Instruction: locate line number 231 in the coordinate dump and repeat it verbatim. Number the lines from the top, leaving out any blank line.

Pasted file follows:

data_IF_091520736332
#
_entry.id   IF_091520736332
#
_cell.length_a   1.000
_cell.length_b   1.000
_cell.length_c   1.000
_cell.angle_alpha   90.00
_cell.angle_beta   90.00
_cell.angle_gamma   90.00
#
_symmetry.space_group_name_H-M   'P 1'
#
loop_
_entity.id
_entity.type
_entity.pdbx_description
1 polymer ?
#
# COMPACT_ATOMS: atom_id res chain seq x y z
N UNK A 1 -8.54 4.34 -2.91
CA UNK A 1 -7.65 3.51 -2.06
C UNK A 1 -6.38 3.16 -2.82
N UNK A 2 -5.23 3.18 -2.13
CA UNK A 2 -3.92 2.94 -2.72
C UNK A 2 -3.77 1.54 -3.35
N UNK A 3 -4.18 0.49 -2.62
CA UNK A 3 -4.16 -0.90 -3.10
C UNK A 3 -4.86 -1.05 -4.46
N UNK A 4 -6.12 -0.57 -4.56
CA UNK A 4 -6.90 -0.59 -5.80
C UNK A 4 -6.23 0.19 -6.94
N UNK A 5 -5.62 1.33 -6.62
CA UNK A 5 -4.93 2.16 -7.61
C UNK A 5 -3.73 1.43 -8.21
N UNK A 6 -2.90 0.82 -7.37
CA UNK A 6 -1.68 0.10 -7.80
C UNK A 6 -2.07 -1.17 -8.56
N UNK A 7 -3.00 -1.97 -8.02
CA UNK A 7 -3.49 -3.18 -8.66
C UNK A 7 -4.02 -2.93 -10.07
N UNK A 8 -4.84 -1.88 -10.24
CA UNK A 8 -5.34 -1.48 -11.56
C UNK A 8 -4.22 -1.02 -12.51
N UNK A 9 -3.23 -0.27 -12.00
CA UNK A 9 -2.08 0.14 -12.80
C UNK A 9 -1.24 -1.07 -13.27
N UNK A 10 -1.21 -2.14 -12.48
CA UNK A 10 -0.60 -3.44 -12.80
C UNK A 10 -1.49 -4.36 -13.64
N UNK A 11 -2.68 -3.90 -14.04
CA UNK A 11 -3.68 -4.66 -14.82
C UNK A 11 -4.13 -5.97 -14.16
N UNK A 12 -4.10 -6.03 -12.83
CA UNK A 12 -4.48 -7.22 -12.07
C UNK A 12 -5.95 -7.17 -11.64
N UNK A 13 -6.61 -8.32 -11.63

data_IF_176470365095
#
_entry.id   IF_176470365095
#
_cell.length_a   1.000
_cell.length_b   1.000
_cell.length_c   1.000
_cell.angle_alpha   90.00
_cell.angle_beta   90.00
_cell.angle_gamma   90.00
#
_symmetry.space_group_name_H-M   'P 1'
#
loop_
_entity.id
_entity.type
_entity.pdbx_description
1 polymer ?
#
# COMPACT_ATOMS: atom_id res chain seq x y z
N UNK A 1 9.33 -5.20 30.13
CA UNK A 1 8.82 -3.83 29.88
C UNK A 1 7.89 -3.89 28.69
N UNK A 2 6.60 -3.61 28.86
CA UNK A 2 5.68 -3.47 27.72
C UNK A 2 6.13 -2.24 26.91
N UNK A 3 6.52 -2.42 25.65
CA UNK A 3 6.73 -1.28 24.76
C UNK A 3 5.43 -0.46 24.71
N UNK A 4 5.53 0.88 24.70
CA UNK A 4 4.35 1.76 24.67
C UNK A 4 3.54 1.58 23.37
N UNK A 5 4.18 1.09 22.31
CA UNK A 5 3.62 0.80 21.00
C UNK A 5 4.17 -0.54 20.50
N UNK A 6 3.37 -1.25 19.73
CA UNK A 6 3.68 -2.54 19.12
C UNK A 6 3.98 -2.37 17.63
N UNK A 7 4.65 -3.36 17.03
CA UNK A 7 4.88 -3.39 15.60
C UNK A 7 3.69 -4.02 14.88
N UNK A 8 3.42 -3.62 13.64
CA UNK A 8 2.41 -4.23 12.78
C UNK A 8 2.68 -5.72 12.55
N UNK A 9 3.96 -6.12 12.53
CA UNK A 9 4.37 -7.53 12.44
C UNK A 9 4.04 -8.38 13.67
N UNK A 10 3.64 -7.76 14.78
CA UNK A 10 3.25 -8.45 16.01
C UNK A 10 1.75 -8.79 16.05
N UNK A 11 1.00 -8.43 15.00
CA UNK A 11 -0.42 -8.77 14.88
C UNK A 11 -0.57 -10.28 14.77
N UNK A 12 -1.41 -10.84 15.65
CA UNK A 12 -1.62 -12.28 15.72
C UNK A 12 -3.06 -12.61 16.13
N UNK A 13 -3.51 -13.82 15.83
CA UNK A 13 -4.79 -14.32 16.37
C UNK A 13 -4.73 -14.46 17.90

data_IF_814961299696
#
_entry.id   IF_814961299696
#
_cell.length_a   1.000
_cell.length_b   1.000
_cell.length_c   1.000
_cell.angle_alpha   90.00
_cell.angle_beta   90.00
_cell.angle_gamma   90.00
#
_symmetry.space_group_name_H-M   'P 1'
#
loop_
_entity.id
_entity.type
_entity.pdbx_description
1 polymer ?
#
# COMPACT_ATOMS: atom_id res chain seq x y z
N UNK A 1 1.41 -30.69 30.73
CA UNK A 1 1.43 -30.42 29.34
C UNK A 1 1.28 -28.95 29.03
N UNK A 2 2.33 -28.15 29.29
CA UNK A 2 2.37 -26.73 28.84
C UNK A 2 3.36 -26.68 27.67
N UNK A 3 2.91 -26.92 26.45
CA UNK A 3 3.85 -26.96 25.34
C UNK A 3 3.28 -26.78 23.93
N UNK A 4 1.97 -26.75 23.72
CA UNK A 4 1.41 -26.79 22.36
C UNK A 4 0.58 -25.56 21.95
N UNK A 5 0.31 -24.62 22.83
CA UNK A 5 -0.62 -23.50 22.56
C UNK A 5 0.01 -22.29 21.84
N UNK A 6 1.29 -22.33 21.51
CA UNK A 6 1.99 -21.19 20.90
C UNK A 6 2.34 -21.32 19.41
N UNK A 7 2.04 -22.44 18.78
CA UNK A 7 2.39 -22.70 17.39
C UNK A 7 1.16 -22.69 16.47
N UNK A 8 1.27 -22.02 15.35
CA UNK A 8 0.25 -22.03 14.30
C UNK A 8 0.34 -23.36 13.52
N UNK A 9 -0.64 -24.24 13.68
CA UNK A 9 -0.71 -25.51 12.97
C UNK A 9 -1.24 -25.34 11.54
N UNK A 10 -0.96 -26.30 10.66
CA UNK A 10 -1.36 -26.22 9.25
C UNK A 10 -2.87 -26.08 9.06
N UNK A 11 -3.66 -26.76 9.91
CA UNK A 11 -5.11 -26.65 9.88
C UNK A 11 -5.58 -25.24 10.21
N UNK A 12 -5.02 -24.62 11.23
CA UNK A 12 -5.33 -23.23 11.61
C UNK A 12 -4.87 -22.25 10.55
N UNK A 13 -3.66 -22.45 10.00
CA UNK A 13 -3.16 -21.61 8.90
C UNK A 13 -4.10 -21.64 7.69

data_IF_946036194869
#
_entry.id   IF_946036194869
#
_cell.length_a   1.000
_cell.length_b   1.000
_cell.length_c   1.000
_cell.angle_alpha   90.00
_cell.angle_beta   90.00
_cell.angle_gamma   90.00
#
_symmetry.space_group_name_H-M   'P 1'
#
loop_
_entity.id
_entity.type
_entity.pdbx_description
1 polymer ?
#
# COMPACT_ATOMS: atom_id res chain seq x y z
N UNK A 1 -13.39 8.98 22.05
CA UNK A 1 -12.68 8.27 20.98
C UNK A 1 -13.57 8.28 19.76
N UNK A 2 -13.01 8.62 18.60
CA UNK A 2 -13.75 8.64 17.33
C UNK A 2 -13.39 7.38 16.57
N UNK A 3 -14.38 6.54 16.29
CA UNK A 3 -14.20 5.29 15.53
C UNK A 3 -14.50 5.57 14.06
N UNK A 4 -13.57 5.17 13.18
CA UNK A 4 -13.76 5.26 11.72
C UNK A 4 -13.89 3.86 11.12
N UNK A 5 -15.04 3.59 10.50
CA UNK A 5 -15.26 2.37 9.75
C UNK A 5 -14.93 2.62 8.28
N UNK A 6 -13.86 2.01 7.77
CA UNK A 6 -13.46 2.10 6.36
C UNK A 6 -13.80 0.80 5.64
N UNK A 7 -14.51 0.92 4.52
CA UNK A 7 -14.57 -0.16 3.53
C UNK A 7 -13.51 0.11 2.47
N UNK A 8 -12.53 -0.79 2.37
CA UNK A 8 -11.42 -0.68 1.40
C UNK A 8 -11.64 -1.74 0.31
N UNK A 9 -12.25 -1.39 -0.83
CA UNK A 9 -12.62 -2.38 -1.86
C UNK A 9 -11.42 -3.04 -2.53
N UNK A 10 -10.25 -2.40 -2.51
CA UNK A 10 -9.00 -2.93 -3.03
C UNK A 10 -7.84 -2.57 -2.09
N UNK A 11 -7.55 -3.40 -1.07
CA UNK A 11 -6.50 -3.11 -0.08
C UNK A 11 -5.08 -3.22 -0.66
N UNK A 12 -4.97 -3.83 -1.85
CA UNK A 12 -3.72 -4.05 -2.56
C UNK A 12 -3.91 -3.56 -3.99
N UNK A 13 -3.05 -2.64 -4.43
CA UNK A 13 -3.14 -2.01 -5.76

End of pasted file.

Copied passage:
C UNK A 12 -3.91 -3.56 -3.99